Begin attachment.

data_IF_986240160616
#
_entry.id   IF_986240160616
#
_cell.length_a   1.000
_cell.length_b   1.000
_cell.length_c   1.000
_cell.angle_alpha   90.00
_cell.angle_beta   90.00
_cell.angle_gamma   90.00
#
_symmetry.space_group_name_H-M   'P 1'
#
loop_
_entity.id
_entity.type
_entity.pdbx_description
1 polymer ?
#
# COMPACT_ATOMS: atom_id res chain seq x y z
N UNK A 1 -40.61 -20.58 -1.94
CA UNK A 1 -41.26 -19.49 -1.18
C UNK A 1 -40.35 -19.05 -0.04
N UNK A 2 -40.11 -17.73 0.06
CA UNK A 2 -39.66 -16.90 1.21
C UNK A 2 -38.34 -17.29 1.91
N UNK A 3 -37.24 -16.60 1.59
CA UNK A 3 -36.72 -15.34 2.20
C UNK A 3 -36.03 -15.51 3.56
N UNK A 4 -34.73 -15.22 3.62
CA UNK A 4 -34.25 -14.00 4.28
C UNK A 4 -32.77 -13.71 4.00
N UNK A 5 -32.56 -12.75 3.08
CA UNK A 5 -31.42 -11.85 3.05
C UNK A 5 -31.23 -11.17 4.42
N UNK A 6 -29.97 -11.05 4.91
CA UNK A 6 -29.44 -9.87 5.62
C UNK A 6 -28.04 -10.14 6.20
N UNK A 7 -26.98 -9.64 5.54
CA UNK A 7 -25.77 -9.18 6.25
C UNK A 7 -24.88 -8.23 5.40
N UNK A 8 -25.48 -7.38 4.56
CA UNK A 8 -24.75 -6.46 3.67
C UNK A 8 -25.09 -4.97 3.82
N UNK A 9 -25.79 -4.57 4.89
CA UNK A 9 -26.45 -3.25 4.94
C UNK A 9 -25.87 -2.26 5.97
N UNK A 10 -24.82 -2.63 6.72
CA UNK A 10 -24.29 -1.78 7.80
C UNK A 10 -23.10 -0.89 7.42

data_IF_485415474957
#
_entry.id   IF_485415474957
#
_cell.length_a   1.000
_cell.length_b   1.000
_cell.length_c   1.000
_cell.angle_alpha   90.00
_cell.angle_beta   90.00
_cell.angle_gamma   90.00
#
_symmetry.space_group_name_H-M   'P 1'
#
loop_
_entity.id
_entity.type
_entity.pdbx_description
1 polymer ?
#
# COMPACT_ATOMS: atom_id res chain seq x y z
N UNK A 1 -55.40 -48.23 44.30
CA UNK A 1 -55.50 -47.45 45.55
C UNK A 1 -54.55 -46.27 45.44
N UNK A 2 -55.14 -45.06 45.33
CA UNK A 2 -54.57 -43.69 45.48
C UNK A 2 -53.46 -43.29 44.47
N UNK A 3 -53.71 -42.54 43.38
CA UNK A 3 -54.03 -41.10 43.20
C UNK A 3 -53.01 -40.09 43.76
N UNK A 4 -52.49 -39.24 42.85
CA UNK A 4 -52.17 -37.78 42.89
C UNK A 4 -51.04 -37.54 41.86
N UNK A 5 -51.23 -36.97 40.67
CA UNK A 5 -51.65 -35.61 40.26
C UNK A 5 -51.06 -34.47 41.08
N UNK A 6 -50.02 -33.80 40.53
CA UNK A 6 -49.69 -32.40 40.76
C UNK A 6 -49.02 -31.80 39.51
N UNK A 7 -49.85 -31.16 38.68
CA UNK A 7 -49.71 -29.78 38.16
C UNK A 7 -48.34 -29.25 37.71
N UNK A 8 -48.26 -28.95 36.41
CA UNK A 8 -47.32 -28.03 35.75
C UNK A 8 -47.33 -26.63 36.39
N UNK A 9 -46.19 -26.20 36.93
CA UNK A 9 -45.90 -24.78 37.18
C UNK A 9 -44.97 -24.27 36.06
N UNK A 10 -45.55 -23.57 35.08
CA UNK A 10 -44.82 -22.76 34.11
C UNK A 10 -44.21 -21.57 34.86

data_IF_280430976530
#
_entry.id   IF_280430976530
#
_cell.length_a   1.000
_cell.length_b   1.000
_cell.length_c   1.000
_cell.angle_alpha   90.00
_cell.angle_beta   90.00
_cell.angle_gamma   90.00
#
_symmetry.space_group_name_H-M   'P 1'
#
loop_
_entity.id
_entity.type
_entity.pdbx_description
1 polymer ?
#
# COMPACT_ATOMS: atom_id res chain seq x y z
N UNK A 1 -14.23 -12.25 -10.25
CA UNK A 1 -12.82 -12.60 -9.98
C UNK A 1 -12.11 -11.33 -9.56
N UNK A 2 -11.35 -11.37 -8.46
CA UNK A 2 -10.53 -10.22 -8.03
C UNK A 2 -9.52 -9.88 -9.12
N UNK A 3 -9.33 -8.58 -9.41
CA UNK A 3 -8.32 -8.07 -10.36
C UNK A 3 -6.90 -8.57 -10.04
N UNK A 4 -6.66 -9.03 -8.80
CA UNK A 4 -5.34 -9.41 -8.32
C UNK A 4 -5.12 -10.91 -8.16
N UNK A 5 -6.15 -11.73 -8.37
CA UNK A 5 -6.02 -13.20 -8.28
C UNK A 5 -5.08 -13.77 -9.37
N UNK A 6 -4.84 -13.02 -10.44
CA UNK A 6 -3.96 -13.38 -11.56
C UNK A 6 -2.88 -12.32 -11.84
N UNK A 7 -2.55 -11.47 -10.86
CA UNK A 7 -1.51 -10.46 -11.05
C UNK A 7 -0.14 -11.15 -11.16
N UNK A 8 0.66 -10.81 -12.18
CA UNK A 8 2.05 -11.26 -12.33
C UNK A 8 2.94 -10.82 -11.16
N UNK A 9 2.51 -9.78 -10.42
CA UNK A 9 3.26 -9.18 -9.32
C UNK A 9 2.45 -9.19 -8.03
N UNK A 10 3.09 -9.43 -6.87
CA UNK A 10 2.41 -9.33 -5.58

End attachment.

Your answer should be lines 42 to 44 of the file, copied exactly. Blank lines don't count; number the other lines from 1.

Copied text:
N UNK A 8 -25.48 -7.38 4.56
CA UNK A 8 -24.75 -6.46 3.67
C UNK A 8 -25.09 -4.97 3.82